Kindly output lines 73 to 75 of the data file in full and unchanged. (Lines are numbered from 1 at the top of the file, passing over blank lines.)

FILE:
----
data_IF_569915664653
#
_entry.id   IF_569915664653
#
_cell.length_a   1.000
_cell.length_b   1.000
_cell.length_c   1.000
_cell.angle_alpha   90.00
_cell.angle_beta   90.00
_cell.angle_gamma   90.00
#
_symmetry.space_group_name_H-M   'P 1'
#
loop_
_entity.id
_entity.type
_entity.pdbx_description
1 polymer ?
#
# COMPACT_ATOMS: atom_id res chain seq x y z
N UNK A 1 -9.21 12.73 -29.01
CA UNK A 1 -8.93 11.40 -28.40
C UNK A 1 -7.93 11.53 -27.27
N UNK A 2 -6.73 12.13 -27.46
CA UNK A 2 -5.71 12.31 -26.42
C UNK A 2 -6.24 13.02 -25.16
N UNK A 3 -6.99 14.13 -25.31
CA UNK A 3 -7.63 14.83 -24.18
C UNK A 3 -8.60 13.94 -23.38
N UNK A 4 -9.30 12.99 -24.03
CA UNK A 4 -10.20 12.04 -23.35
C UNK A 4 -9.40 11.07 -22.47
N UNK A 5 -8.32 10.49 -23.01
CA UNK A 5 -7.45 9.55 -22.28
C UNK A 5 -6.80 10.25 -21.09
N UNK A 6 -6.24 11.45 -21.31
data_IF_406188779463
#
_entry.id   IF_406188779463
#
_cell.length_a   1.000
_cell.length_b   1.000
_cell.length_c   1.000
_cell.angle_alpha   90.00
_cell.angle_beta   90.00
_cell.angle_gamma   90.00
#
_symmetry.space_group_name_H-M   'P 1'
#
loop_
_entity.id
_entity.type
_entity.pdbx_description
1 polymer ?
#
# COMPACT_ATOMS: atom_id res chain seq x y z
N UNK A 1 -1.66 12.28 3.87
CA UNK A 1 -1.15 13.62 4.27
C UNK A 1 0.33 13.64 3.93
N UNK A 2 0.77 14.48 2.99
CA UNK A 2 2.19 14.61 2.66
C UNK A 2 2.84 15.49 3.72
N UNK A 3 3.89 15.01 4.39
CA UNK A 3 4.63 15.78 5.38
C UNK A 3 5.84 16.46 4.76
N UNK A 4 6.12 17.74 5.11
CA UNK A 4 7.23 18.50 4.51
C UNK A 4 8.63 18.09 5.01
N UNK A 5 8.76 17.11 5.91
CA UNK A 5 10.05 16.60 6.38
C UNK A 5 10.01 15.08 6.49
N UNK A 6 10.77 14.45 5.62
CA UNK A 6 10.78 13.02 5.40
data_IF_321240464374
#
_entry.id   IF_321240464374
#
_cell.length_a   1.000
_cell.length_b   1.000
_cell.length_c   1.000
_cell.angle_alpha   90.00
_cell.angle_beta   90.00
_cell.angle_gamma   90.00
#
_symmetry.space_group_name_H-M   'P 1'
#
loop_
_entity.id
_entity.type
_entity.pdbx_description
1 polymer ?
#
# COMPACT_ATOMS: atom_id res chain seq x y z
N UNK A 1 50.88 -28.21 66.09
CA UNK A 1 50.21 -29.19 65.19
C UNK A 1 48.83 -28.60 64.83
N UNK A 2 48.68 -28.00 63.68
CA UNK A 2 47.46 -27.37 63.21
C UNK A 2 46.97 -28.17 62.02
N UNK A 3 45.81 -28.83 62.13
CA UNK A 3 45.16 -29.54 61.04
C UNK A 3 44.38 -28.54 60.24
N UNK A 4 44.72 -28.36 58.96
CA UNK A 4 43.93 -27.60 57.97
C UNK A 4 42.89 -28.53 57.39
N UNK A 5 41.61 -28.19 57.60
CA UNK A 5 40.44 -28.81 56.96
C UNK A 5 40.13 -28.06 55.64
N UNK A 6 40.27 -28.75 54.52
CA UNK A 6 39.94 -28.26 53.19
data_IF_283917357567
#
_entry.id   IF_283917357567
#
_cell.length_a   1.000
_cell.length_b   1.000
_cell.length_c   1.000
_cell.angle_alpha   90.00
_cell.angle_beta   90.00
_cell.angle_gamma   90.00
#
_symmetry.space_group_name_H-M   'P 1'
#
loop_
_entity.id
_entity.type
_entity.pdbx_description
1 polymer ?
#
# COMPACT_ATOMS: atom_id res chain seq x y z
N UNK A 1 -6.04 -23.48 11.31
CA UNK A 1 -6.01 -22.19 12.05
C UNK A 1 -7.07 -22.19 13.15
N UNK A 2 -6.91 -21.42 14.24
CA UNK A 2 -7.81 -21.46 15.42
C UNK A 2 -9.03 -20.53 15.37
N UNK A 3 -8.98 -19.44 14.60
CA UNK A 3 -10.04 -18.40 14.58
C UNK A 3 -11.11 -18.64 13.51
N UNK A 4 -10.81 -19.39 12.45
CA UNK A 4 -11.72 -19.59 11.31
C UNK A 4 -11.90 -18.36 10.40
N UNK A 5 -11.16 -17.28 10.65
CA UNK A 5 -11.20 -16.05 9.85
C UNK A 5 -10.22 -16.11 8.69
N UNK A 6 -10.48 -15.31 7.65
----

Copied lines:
CA UNK A 6 10.78 13.02 5.40
data_IF_321240464374
#